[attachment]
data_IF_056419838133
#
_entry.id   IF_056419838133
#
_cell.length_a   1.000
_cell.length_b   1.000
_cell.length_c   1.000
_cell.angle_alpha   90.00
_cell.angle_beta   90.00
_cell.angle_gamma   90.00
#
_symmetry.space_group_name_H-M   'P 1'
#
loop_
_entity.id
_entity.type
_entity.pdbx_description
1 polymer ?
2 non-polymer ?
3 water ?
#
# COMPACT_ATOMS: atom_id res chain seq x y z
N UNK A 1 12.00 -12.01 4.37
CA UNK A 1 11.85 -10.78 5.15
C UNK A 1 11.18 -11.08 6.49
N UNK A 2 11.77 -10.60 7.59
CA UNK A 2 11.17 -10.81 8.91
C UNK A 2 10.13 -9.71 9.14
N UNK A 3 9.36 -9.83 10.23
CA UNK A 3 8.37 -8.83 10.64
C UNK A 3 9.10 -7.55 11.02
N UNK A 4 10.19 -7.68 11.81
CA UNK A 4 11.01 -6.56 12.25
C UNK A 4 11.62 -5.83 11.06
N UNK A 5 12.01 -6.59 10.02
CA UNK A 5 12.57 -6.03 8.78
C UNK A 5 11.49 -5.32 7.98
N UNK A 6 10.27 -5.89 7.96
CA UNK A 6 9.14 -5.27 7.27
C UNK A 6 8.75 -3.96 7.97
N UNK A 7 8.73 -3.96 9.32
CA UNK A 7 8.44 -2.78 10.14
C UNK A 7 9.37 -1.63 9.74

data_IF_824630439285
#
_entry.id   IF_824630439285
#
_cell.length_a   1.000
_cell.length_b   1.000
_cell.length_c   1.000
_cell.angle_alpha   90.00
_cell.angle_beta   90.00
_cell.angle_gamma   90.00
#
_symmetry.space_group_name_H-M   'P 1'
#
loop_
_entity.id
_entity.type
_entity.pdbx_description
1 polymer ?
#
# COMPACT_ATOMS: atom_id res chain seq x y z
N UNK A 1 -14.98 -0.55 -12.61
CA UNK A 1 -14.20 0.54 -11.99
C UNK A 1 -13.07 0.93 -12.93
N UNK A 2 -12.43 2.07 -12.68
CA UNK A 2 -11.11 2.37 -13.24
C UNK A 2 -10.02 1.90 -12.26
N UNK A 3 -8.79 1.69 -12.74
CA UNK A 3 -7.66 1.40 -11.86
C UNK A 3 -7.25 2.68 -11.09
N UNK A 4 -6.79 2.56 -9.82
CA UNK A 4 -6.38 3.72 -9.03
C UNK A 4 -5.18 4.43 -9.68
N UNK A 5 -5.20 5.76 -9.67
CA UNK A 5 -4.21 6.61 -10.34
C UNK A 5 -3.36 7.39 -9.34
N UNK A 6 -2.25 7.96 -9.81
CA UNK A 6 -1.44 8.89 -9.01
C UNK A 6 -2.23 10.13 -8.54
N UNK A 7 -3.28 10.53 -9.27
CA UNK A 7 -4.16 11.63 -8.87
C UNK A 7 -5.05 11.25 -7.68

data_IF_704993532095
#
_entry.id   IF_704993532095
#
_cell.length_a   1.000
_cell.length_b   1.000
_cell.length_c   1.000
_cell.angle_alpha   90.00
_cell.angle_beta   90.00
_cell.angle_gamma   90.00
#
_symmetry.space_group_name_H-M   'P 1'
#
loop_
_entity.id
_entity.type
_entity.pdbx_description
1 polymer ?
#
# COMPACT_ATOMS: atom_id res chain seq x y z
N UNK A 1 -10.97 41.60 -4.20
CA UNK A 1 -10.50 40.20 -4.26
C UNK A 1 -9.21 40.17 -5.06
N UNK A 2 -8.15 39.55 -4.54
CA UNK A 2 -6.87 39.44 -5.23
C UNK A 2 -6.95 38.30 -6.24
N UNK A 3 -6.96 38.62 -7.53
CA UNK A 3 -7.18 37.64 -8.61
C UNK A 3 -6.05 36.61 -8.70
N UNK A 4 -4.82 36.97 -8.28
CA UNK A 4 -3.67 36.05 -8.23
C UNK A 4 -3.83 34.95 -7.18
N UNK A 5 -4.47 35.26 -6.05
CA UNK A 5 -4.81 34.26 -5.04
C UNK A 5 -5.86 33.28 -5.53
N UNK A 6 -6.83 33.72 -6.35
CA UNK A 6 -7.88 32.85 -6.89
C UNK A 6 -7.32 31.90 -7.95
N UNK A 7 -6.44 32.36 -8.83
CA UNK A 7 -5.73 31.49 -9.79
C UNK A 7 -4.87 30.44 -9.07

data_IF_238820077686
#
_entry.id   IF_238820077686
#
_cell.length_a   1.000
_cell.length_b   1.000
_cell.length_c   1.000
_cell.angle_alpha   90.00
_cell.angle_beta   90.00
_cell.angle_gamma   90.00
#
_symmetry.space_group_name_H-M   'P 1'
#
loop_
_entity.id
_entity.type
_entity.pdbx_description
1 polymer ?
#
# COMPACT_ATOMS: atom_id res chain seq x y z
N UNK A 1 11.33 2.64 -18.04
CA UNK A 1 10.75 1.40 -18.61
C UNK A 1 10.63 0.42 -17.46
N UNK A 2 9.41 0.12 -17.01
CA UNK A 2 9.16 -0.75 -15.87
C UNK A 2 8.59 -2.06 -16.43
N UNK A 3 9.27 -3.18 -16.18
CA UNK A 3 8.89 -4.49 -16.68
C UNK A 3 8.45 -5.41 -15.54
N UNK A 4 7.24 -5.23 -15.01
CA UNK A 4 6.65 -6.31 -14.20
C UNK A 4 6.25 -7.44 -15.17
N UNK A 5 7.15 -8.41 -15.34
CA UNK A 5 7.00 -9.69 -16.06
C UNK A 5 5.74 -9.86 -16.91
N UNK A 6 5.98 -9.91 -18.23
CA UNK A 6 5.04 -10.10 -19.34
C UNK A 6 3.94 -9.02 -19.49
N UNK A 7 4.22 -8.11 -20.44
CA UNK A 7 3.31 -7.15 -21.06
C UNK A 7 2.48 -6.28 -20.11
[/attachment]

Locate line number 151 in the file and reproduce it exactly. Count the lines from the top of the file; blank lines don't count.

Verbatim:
C UNK A 2 8.59 -2.06 -16.43